Study Guide

Extremely Loud and Incredibly Close Chapter 3

By Jonathan Safran Foer

Chapter 3


  • We're back to the narrator from chapter one, Oskar.
  • He's been upset that his mom has been spending time with her new "friend," Ron, after Dad's death.
  • Since Dad's death, Oskar has had trouble getting in elevators, crossing bridges, taking showers, and being around Arab people.
  • One night, he decides to rummage around his Dad's closet, and he knocks over a blue vase and it breaks.
  • He's both relieved that his mother didn't hear it, and upset that she's having a good time and not checking on him, so he gives himself a bruise.
  • He does this whenever he feels angry, and he's covered in bruises.
  • There's an envelope inside the vase and a key inside the envelope (and a little old lady who swallowed a spider to swallow a fly…) and Oskar wonders what it goes to.
  • He tries it in all the locks in the apartment, but it's not for any of them.
  • The next morning, he fakes sick to skip school and heads down to the locksmith's store to inquire about the key.
  • Frazer, the locksmith, says it could be for a safe-deposit box, but he's not sure.
  • Oskar does some quick mental calculation and concludes that there are 162 million locks in New York City. It must fit in one of them, right?
  • Back at home, Oskar notices that the envelope the key was in says "Black" on it, but his Dad's handwriting looks weird, like he wrote it in a hurry.
  • The next day, Oskar skips school again to go to the art supply store, because someone there must know about colors.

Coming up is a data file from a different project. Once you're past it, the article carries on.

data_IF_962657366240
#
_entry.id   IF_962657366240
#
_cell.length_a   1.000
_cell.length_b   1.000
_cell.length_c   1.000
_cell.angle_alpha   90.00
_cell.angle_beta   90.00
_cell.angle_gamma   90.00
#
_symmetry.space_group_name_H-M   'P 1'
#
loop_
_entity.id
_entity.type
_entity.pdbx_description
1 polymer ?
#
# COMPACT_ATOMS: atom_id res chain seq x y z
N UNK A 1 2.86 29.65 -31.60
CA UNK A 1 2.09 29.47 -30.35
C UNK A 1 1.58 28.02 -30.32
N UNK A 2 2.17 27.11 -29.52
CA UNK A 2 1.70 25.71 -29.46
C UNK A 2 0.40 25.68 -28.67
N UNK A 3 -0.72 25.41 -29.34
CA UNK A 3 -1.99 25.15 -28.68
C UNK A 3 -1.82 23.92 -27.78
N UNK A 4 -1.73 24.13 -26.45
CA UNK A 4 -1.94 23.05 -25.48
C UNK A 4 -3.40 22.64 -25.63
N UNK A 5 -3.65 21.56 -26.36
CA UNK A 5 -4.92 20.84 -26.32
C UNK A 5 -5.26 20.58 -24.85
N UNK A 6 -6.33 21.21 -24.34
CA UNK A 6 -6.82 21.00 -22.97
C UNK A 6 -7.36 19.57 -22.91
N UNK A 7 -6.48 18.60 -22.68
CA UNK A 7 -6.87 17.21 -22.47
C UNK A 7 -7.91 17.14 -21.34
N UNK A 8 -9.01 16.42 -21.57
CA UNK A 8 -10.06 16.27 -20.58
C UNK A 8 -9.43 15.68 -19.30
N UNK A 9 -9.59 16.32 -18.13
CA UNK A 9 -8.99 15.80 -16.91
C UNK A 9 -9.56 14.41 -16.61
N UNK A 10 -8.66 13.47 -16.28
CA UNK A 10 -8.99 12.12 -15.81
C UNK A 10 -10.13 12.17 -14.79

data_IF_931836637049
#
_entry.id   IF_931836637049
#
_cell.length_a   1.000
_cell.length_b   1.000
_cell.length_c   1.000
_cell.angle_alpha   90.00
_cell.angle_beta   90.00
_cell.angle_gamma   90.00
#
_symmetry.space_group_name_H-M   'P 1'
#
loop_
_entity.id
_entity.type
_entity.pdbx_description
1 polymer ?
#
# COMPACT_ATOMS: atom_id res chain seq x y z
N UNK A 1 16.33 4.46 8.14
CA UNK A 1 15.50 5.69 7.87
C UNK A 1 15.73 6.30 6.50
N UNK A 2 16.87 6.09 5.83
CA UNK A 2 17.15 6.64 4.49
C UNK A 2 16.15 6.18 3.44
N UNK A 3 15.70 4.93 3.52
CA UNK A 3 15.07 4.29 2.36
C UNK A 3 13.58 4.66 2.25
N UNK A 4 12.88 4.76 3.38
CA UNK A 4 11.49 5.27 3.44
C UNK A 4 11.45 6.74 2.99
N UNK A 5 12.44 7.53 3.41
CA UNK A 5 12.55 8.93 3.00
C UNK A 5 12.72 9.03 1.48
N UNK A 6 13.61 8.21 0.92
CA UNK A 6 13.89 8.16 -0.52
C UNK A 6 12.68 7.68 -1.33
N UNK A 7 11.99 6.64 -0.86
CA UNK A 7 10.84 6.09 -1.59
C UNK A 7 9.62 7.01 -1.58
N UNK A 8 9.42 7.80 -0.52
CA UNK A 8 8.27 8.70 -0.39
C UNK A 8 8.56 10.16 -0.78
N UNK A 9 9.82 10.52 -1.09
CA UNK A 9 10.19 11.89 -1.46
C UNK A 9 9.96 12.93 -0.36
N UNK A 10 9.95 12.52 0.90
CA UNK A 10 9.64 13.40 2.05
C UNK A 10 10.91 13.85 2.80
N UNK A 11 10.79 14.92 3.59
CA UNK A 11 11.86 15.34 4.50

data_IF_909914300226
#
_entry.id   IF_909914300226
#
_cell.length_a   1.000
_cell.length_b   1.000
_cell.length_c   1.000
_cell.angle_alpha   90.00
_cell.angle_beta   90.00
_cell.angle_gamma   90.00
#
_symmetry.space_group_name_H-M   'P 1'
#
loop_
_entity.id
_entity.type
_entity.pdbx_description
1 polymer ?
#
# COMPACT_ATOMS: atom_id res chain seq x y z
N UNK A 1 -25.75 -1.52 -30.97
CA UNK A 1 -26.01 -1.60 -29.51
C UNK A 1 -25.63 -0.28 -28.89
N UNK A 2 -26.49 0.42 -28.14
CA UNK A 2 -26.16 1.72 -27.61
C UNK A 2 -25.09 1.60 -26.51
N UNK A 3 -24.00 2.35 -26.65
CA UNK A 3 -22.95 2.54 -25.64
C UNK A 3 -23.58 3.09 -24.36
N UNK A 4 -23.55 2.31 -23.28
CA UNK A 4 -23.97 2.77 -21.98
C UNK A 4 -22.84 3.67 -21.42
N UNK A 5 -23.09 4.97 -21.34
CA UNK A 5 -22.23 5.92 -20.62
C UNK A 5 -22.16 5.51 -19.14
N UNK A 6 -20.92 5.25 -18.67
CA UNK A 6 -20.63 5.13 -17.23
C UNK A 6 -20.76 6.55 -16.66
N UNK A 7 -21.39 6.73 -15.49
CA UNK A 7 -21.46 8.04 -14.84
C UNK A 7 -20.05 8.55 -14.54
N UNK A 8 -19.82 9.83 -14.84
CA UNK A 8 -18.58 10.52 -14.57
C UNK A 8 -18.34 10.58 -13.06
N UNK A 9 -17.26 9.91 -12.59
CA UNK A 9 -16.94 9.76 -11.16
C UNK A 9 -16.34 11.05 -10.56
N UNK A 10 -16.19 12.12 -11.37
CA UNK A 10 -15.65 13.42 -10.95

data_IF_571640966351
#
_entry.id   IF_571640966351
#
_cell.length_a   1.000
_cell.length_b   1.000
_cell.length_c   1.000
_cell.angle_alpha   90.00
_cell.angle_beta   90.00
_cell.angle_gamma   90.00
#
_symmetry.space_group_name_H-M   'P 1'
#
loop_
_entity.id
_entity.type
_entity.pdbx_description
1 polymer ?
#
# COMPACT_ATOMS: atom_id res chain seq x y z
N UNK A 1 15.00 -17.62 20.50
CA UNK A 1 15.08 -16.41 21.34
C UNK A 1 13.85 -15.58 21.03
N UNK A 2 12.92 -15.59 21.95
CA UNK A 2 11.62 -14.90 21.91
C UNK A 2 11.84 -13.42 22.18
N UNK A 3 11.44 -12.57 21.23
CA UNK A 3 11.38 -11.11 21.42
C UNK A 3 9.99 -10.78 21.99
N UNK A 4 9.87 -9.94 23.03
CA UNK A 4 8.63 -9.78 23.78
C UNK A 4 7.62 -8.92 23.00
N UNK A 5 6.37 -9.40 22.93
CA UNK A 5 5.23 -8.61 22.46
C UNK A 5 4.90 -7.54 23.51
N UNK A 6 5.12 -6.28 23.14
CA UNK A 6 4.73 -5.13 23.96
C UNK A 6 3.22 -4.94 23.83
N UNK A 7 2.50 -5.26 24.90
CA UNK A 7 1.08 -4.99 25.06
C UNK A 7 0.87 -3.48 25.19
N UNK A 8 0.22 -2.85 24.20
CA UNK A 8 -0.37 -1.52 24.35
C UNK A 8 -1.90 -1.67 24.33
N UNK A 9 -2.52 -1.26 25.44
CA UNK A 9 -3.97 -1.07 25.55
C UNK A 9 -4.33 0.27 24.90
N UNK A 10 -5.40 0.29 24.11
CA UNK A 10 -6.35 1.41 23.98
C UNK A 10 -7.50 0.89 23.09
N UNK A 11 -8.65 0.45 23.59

• The employee there thinks it's interesting that the person wrote "Black" in red pen. Maybe he's designing a brain training game
  • Also, Black is capitalized, which means it's probably a name, not a color.
  • Oskar flips through a little book next to the pen display, where people have tried out different pens and markers.
  • He notices one of the pages has his Dad's name written on it: Thomas Schell.
  • "His name was everywhere" (3.36). He's tested out pretty much every marker and pen in the store.
  • The confusing thing is that Dad died over a year ago, and the pads of paper haven't been sitting around that long.
  • Back at home, Oskar searches for people named Black in New York, and finds 472 people with that name.
  • He writes a sneaky letter to his French teacher saying that Oskar won't go to French lessons, but they'll still pay him, and he signs his Mom's name.
  • So Oskar decides to spend his weekends finding every Black.
  • To try to get to sleep, he flips through his binder titled Stuff that Happened to Me, which is full of pictures:
    • A wall of keys
    • Stephen Hawking
    • Hamlet
    • A paper airplane
    • Two turtles getting it on
    • Some gems
    • A man falling from a building
    • A picture of New York that looks like Central Park has been removed, leaving only white space
    • A close-up of the man falling from the building
    • The word "purple" written in green ink
    • A tennis player
    • Fingerprints
    • Cave people
    • An astronaut
  • Unable to sleep, Oskar listens to the last messages his Dad left. He keeps the phone inside his closet.
  • He didn't want his mother to hear those messages, so he bought a new phone and hid the old one.
  • He radios his Grandma with a walkie-talkie and wonders why her mysterious renter is out running errands at 4 in the morning (even though he's not supposed to ask questions about her new renter).
  • He tells Grandma that he misses his Dad, and he asks her why Grandpa wanted to leave.
  • Grandma tells Oskar that he had to leave, but she doesn't say why.
  • Oskar puts the key he found on the string around his neck, next to his apartment key, and tries to sleep.